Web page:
Some of the people you see on tv have returned to their flood ravaged homes. I have several friends who did evacuate and now have returned to begin their cleanup and have no way to keep food and medicines at safe temperatures. And it’s always nice to have a nice cold refreshing drink when you’re working hard in the heat. I say this most kindly, don’t be so quick to judge. You can’t imagine what hell their lives are right now.
My nephew is a teacher, and said that the schools could be closed for two weeks.
Other parts of the Huston area didn't lose power at all.
Sorta like denying someone in hell ice water.........
I guess one would have had to experience bad times to appreciate a little ice.
What’s the word on getting gas in Houston?
Maybe you have to walk a mile in their shoes. I’m proud of our fellow Texans — they aren’t whining, rioting and looting, but instead are quietly trying to pick up the pieces of their lives. They can have all the ice they want.
Now, that I don’t know. I live in Tenn., and my SIL wanted me to take care of some business for her. I didn’t even think to ask about gas. Check on mapquest. Zip code and you’ve got price and availability.
Will we, the people of the United States, be responsible for assuring that the remaining homeowners’ property assessment doesn’t go into the toilet? And if so, WHY???
I do not purchase high risk property. I do not want to pay for those who decide to take the HUGE RISK! See picture!
I’m 67 years old, a fourth generation Texan.
We like our ice.
Look carefully at that house . You can literally see the concrete pad that it was built on & it appears to be built on stilts because all the walls of the first floor are gone.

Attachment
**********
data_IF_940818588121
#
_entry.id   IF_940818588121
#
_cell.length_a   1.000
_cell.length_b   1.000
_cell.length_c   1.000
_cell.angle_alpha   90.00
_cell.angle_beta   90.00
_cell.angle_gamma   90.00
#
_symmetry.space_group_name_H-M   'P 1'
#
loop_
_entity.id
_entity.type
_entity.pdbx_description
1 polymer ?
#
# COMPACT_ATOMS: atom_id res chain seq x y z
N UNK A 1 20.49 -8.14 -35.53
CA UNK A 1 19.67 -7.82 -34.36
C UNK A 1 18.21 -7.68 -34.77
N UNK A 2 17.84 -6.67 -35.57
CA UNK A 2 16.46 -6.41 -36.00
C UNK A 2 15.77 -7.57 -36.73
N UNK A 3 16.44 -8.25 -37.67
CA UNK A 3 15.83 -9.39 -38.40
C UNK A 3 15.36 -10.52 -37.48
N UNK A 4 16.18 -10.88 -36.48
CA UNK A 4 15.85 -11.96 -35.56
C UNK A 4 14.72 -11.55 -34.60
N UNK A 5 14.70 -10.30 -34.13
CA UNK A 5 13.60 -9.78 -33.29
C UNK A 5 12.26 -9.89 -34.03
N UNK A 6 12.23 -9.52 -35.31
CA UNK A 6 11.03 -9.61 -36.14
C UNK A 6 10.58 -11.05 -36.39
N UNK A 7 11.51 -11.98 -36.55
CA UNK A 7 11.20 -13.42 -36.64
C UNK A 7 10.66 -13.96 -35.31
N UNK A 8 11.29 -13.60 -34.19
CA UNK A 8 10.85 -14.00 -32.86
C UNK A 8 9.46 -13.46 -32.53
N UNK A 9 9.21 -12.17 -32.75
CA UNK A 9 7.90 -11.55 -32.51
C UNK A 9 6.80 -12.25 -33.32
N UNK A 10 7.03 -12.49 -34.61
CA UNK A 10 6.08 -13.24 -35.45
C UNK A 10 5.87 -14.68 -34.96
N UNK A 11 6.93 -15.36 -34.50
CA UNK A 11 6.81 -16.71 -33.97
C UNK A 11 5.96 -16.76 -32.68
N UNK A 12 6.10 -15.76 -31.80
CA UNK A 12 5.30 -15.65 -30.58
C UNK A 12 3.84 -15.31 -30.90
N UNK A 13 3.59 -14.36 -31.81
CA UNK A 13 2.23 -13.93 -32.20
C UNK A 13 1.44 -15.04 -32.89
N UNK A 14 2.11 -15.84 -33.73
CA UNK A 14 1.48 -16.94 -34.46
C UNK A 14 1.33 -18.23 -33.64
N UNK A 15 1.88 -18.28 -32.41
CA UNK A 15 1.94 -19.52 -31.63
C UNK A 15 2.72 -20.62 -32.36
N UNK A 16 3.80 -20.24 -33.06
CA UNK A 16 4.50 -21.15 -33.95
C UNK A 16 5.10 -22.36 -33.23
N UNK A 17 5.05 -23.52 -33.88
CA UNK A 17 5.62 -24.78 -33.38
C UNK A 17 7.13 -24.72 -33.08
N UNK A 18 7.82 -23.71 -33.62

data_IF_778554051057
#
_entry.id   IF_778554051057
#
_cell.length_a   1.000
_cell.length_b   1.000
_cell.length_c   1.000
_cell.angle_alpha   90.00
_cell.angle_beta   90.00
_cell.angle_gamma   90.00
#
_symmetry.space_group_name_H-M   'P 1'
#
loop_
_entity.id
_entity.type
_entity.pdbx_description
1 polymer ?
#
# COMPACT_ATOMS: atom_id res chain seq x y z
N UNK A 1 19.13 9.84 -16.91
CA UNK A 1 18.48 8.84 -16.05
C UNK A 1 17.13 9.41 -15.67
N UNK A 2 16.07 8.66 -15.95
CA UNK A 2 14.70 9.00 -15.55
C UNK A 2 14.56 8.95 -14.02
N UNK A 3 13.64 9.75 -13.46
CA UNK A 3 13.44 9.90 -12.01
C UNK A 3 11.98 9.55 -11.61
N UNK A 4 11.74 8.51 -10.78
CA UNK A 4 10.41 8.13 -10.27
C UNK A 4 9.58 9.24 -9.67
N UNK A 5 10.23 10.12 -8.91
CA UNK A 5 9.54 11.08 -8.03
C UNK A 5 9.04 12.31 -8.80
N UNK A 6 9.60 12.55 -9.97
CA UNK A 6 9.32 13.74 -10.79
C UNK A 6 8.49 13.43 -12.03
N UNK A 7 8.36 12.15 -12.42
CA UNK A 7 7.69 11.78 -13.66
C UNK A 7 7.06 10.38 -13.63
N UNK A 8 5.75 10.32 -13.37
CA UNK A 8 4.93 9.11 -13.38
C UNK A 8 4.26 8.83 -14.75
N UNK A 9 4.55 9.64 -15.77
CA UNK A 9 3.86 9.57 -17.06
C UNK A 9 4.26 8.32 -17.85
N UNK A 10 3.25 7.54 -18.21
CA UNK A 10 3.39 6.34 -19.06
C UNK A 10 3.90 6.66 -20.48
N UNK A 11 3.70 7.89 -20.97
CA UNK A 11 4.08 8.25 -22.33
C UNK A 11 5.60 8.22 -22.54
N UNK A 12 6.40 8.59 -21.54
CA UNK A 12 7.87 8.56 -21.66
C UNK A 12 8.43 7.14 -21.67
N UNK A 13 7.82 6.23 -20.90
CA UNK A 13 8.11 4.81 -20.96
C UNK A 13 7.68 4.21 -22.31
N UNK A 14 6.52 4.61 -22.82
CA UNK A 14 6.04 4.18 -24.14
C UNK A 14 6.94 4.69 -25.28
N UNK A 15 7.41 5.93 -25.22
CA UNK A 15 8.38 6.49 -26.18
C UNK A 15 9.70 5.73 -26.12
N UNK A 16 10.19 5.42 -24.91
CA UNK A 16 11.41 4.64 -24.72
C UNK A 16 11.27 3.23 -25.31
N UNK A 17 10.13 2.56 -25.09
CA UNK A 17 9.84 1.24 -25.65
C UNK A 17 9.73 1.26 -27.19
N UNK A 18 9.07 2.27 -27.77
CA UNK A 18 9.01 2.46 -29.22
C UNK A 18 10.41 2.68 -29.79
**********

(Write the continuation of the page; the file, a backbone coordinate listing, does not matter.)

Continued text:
Could be some hidden damage, I suppose....
Yes. It looks like it was pretty close for even that house, the pad is significantly undermined.
From a distance, the house looks ok...zoom in and you can see that the house is a total loss(cement pad undercut, stairwell gone, nothing left on first floor but the “stilts” which are supporting the entire upper floors...obviously a great deal of thought went into it’s construction, but, the wind and surge were just too much. Shoot, even the street and sidewalks are gone.
"Trust us to build your home right, or trust the other guys..."
Per new code requirements, houses in coastal zones have to be built on piles, and above some pre-determined level. The structure is not at all dependant on the “pad” (which in this case appears to be only a non-structural slab. The first floors of coastal homes are generally only ued for garages, etc. All heating/cooling, etc. equipment is above grade by about 1 floor level, typically.
All renovations must meet these new requirements, too, in coastal zones.
Any chance of finding a “before’ pic?
I thought the same thing.
How deep are the stilts that support a house on the beach? Anyone know?